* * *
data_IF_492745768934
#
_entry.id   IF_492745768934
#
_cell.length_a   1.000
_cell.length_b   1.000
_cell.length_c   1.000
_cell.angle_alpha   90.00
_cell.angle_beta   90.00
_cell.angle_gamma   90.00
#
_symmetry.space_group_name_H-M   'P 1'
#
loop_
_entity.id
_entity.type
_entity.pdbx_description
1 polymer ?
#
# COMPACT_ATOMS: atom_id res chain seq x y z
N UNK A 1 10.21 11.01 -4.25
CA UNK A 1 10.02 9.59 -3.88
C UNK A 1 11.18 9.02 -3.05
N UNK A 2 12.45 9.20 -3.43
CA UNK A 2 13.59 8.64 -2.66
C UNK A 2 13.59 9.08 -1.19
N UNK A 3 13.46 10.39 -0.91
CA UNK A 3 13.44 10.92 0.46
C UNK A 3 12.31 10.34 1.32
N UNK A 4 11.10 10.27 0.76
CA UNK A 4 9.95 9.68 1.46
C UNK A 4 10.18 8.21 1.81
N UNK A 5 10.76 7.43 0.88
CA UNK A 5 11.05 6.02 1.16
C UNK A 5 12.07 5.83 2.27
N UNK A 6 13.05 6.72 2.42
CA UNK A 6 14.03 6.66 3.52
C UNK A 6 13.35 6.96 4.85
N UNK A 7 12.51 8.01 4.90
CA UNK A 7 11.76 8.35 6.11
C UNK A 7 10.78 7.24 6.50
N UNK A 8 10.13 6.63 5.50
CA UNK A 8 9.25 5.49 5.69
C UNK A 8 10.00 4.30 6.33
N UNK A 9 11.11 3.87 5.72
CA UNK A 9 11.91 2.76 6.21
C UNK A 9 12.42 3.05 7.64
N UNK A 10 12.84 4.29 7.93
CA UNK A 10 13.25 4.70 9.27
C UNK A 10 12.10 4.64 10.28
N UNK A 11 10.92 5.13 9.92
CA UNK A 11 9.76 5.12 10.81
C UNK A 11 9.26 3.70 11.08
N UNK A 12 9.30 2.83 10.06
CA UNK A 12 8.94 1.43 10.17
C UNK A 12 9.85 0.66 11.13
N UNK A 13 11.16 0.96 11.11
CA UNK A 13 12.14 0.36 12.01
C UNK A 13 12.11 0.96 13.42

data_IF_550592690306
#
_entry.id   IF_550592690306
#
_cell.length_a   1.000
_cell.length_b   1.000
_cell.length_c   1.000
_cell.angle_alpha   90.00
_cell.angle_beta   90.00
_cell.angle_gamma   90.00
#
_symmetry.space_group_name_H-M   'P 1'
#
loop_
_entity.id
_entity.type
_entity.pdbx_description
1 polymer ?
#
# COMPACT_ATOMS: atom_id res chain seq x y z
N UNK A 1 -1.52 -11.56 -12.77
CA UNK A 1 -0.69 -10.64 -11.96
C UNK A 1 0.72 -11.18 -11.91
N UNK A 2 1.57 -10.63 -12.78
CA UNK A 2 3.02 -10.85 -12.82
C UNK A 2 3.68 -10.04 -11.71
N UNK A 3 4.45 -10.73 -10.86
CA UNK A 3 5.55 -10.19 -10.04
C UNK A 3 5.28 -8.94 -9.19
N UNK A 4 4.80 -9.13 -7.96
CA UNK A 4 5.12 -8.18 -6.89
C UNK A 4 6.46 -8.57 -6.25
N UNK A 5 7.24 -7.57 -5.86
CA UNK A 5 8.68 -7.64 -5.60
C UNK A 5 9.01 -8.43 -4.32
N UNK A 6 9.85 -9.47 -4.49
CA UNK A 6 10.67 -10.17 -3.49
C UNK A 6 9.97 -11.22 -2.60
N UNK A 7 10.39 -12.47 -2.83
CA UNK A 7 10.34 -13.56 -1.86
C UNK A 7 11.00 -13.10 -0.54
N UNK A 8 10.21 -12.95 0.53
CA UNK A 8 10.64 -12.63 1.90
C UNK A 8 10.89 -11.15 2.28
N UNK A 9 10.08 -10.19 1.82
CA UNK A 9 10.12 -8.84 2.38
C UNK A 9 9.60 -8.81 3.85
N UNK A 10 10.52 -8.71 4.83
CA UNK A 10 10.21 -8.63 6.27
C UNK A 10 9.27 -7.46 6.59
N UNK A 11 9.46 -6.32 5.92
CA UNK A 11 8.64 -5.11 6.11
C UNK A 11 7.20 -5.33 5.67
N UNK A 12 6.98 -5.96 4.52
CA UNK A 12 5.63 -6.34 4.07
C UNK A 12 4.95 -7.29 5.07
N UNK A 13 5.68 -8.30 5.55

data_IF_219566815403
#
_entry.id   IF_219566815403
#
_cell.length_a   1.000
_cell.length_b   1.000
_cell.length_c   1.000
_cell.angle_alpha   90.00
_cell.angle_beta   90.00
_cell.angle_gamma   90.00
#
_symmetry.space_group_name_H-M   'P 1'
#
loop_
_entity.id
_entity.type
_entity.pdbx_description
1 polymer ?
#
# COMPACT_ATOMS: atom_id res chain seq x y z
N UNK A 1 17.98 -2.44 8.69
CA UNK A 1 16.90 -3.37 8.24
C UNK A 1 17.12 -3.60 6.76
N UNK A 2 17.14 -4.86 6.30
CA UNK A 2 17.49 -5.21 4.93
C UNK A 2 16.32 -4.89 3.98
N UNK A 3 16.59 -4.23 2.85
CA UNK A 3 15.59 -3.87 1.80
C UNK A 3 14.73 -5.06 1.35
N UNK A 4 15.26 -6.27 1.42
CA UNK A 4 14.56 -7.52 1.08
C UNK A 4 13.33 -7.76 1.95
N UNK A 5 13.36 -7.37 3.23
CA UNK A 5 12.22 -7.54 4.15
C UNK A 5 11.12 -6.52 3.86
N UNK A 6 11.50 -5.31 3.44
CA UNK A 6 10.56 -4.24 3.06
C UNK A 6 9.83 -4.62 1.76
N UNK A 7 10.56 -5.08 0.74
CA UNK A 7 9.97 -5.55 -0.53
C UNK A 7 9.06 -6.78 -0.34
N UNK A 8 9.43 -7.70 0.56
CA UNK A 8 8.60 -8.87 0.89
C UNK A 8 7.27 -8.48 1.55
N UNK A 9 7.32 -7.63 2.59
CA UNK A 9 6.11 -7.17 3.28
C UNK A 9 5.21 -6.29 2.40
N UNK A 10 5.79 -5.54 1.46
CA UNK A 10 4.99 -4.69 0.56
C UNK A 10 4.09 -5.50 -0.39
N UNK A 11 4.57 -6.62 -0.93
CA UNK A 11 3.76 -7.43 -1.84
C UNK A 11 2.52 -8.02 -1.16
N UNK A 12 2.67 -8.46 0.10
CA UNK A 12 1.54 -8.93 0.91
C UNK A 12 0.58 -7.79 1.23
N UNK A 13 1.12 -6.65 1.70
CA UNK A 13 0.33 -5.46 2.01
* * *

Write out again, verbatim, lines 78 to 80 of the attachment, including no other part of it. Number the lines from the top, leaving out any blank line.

#
# COMPACT_ATOMS: atom_id res chain seq x y z
N UNK A 1 -1.52 -11.56 -12.77